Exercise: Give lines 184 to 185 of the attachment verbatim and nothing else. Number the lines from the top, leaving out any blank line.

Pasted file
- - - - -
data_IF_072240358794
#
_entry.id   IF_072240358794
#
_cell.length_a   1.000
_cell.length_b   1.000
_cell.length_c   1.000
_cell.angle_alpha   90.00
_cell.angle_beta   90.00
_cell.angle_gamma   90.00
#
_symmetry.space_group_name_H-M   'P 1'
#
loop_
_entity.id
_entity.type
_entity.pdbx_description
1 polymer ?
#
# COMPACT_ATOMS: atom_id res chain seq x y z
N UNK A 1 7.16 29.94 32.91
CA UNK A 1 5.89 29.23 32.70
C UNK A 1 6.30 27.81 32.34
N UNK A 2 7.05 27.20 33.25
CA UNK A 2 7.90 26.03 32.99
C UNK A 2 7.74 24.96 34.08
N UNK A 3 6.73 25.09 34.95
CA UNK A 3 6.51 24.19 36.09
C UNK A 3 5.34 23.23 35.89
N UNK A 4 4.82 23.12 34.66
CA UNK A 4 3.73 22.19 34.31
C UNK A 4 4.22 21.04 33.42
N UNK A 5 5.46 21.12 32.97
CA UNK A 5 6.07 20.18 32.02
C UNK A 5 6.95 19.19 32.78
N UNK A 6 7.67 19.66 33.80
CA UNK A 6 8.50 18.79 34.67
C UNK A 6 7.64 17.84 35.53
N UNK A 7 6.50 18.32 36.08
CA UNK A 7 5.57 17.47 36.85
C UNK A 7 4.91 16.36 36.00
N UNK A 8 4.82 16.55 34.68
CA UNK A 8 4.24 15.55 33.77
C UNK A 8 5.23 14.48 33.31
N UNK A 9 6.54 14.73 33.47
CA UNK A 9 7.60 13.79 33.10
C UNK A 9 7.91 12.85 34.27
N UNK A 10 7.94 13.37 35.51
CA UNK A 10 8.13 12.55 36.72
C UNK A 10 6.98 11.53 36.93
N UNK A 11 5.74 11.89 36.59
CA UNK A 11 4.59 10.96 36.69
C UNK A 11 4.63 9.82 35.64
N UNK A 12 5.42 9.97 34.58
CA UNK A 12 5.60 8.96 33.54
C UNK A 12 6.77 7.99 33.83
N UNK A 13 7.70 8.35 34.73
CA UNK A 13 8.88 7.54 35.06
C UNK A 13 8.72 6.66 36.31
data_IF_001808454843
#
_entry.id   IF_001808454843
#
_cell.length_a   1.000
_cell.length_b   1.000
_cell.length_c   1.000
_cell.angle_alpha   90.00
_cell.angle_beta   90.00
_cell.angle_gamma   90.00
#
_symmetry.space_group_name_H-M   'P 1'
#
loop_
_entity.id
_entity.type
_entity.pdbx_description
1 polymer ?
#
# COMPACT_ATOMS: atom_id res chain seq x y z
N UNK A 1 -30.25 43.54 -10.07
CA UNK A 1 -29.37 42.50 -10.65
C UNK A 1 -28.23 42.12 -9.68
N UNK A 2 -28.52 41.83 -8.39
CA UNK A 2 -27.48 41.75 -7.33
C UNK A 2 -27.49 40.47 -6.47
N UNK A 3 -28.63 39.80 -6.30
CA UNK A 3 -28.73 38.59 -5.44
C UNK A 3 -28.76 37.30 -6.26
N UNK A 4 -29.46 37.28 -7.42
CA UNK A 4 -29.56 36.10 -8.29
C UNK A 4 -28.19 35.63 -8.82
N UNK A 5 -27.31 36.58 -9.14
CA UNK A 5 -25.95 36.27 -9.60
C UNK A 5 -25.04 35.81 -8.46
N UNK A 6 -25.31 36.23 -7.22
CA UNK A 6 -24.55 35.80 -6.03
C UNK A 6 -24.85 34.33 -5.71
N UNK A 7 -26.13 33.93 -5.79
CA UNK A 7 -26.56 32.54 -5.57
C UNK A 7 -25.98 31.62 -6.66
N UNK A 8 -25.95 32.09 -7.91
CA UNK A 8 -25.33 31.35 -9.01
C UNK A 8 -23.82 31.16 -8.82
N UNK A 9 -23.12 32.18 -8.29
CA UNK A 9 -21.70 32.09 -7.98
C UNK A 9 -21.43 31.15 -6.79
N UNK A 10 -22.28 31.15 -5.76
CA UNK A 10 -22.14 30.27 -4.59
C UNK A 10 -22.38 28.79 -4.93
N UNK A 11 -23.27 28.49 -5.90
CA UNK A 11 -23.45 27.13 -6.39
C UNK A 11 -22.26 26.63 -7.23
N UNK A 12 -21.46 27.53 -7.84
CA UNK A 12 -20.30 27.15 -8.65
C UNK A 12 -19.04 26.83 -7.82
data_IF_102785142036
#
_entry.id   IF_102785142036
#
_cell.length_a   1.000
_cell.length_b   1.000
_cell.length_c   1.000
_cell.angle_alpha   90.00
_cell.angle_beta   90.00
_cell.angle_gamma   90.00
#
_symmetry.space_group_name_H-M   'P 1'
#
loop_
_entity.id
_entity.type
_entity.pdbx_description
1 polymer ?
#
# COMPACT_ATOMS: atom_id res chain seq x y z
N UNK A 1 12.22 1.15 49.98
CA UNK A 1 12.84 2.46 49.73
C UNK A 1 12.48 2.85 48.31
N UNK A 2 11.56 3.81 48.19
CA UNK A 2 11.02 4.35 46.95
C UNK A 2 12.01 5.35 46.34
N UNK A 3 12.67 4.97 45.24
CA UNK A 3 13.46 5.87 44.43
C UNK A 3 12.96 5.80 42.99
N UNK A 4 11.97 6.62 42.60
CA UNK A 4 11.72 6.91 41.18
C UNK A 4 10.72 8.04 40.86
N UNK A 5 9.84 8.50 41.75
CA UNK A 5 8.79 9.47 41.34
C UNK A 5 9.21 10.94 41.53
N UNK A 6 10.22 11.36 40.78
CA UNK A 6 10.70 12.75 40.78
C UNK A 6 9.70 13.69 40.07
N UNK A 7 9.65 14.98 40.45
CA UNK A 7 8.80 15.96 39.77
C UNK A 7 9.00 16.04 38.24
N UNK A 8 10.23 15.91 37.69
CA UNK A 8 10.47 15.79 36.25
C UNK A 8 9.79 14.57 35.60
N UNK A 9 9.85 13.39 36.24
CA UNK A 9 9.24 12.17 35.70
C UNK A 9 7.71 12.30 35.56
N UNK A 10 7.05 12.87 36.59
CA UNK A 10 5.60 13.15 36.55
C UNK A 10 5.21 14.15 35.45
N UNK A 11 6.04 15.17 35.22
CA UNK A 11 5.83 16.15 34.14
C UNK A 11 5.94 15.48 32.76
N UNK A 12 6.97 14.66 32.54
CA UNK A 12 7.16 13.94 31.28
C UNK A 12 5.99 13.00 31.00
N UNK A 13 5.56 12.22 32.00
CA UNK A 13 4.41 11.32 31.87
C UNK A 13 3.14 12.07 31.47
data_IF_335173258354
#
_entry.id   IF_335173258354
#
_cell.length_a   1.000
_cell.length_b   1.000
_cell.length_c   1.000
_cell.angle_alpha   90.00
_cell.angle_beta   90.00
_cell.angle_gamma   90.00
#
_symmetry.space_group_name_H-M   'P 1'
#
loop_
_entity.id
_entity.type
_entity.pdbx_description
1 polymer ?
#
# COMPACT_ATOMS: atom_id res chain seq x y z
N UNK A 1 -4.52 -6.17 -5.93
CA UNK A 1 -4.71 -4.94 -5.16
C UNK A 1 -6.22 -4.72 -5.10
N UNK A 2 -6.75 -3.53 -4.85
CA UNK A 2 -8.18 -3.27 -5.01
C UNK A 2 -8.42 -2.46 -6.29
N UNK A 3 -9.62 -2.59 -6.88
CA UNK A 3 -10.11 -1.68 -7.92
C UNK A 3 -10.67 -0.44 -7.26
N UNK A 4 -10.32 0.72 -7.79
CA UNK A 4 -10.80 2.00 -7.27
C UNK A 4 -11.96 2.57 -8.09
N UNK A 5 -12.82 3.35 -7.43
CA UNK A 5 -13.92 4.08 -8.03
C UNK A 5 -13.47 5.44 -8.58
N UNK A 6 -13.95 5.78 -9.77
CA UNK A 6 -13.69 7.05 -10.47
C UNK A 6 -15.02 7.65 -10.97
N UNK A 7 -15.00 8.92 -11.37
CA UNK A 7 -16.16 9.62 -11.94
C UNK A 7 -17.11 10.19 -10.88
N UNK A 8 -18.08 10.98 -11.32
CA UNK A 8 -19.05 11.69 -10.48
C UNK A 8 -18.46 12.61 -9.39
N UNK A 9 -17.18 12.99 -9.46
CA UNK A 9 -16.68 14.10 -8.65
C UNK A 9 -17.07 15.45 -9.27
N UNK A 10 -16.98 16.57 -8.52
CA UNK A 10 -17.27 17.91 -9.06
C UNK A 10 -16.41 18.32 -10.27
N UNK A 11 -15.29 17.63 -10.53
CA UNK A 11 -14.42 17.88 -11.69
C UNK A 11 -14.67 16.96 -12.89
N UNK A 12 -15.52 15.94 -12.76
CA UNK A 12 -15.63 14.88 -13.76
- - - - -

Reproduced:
_cell.angle_gamma   90.00
#